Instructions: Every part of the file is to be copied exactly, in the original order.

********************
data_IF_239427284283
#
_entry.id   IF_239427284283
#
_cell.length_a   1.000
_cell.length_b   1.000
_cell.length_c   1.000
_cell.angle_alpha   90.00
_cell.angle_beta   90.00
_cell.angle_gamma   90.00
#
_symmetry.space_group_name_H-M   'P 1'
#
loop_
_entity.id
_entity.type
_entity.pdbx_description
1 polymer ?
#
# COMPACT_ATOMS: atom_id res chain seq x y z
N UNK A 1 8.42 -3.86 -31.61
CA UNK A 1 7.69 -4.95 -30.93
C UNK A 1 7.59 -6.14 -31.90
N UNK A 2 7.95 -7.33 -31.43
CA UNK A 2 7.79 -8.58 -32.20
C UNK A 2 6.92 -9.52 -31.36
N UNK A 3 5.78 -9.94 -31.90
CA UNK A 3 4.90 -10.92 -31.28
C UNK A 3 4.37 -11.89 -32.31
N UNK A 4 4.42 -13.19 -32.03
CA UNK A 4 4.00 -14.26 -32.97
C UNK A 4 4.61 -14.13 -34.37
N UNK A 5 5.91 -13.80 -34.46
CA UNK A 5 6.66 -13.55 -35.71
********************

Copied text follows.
data_IF_239427284283
#
_entry.id   IF_239427284283
#
_cell.length_a   1.000
_cell.length_b   1.000
_cell.length_c   1.000
_cell.angle_alpha   90.00
_cell.angle_beta   90.00
_cell.angle_gamma   90.00
#
_symmetry.space_group_name_H-M   'P 1'
#
loop_
_entity.id
_entity.type
_entity.pdbx_description
1 polymer ?
#
# COMPACT_ATOMS: atom_id res chain seq x y z
N UNK A 1 8.42 -3.86 -31.61
CA UNK A 1 7.69 -4.95 -30.93
C UNK A 1 7.59 -6.14 -31.90
N UNK A 2 7.95 -7.33 -31.43
CA UNK A 2 7.79 -8.58 -32.20
C UNK A 2 6.92 -9.52 -31.36
N UNK A 3 5.78 -9.94 -31.90
CA UNK A 3 4.90 -10.92 -31.28
C UNK A 3 4.37 -11.89 -32.31
N UNK A 4 4.42 -13.19 -32.03
CA UNK A 4 4.00 -14.26 -32.97
C UNK A 4 4.61 -14.13 -34.37
N UNK A 5 5.91 -13.80 -34.46
CA UNK A 5 6.66 -13.55 -35.71